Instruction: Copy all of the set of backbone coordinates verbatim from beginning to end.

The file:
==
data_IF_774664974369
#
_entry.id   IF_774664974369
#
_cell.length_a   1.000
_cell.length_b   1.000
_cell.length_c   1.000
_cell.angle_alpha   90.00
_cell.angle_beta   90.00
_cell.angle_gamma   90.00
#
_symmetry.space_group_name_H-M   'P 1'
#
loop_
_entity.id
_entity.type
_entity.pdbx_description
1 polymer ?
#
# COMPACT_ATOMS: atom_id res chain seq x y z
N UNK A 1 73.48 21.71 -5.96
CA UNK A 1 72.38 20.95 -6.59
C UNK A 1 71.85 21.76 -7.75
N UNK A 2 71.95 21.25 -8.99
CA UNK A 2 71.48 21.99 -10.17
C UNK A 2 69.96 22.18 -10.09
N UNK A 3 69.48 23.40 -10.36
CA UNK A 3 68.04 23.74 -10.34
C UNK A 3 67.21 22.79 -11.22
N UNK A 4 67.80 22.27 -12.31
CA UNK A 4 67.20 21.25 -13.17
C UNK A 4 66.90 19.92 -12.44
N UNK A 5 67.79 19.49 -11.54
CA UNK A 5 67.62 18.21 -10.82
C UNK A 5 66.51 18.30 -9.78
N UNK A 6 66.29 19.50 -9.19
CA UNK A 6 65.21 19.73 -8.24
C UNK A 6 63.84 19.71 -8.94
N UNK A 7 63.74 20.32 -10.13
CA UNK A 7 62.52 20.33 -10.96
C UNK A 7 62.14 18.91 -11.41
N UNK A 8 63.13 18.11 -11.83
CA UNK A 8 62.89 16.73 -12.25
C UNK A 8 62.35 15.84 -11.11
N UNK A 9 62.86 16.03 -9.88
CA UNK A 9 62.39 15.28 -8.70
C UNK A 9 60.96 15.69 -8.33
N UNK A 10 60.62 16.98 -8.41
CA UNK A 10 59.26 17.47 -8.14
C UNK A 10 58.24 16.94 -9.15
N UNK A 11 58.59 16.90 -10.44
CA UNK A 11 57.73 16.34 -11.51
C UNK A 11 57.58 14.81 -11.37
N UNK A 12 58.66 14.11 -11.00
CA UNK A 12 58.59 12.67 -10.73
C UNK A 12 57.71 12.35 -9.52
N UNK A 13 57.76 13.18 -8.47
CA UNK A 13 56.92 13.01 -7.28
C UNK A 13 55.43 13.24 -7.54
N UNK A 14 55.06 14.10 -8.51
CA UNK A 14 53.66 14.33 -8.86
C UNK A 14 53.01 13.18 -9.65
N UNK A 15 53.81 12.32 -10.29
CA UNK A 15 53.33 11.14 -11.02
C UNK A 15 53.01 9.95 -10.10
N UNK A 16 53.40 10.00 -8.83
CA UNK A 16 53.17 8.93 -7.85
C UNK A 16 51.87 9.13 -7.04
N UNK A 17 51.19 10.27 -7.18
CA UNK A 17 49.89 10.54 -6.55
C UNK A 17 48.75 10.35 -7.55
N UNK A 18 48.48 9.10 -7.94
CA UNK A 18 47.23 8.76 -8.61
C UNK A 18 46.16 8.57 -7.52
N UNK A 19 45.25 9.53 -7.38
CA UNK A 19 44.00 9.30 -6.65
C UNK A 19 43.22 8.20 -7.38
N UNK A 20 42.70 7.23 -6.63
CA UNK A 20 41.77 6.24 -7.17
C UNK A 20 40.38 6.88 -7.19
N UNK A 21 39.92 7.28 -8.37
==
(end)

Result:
data_IF_774664974369
#
_entry.id   IF_774664974369
#
_cell.length_a   1.000
_cell.length_b   1.000
_cell.length_c   1.000
_cell.angle_alpha   90.00
_cell.angle_beta   90.00
_cell.angle_gamma   90.00
#
_symmetry.space_group_name_H-M   'P 1'
#
loop_
_entity.id
_entity.type
_entity.pdbx_description
1 polymer ?
#
# COMPACT_ATOMS: atom_id res chain seq x y z
N UNK A 1 73.48 21.71 -5.96
CA UNK A 1 72.38 20.95 -6.59
C UNK A 1 71.85 21.76 -7.75
N UNK A 2 71.95 21.25 -8.99
CA UNK A 2 71.48 21.99 -10.17
C UNK A 2 69.96 22.18 -10.09
N UNK A 3 69.48 23.40 -10.36
CA UNK A 3 68.04 23.74 -10.34
C UNK A 3 67.21 22.79 -11.22
N UNK A 4 67.80 22.27 -12.31
CA UNK A 4 67.20 21.25 -13.17
C UNK A 4 66.90 19.92 -12.44
N UNK A 5 67.79 19.49 -11.54
CA UNK A 5 67.62 18.21 -10.82
C UNK A 5 66.51 18.30 -9.78
N UNK A 6 66.29 19.50 -9.19
CA UNK A 6 65.21 19.73 -8.24
C UNK A 6 63.84 19.71 -8.94
N UNK A 7 63.74 20.32 -10.13
CA UNK A 7 62.52 20.33 -10.96
C UNK A 7 62.14 18.91 -11.41
N UNK A 8 63.13 18.11 -11.83
CA UNK A 8 62.89 16.73 -12.25
C UNK A 8 62.35 15.84 -11.11
N UNK A 9 62.86 16.03 -9.88
CA UNK A 9 62.39 15.28 -8.70
C UNK A 9 60.96 15.69 -8.33
N UNK A 10 60.62 16.98 -8.41
CA UNK A 10 59.26 17.47 -8.14
C UNK A 10 58.24 16.94 -9.15
N UNK A 11 58.59 16.90 -10.44
CA UNK A 11 57.73 16.34 -11.51
C UNK A 11 57.58 14.81 -11.37
N UNK A 12 58.66 14.11 -11.00
CA UNK A 12 58.59 12.67 -10.73
C UNK A 12 57.71 12.35 -9.52
N UNK A 13 57.76 13.18 -8.47
CA UNK A 13 56.92 13.01 -7.28
C UNK A 13 55.43 13.24 -7.54
N UNK A 14 55.06 14.10 -8.51
CA UNK A 14 53.66 14.33 -8.86
C UNK A 14 53.01 13.18 -9.65
N UNK A 15 53.81 12.32 -10.29
CA UNK A 15 53.33 11.14 -11.02
C UNK A 15 53.01 9.95 -10.10
N UNK A 16 53.40 10.00 -8.83
CA UNK A 16 53.17 8.93 -7.85
C UNK A 16 51.87 9.13 -7.04
N UNK A 17 51.19 10.27 -7.18
CA UNK A 17 49.89 10.54 -6.55
C UNK A 17 48.75 10.35 -7.55
N UNK A 18 48.48 9.10 -7.94
CA UNK A 18 47.23 8.76 -8.61
C UNK A 18 46.16 8.57 -7.52
N UNK A 19 45.25 9.53 -7.38
CA UNK A 19 44.00 9.30 -6.65
C UNK A 19 43.22 8.20 -7.38
N UNK A 20 42.70 7.23 -6.63
CA UNK A 20 41.77 6.24 -7.17
C UNK A 20 40.38 6.88 -7.19
N UNK A 21 39.92 7.28 -8.37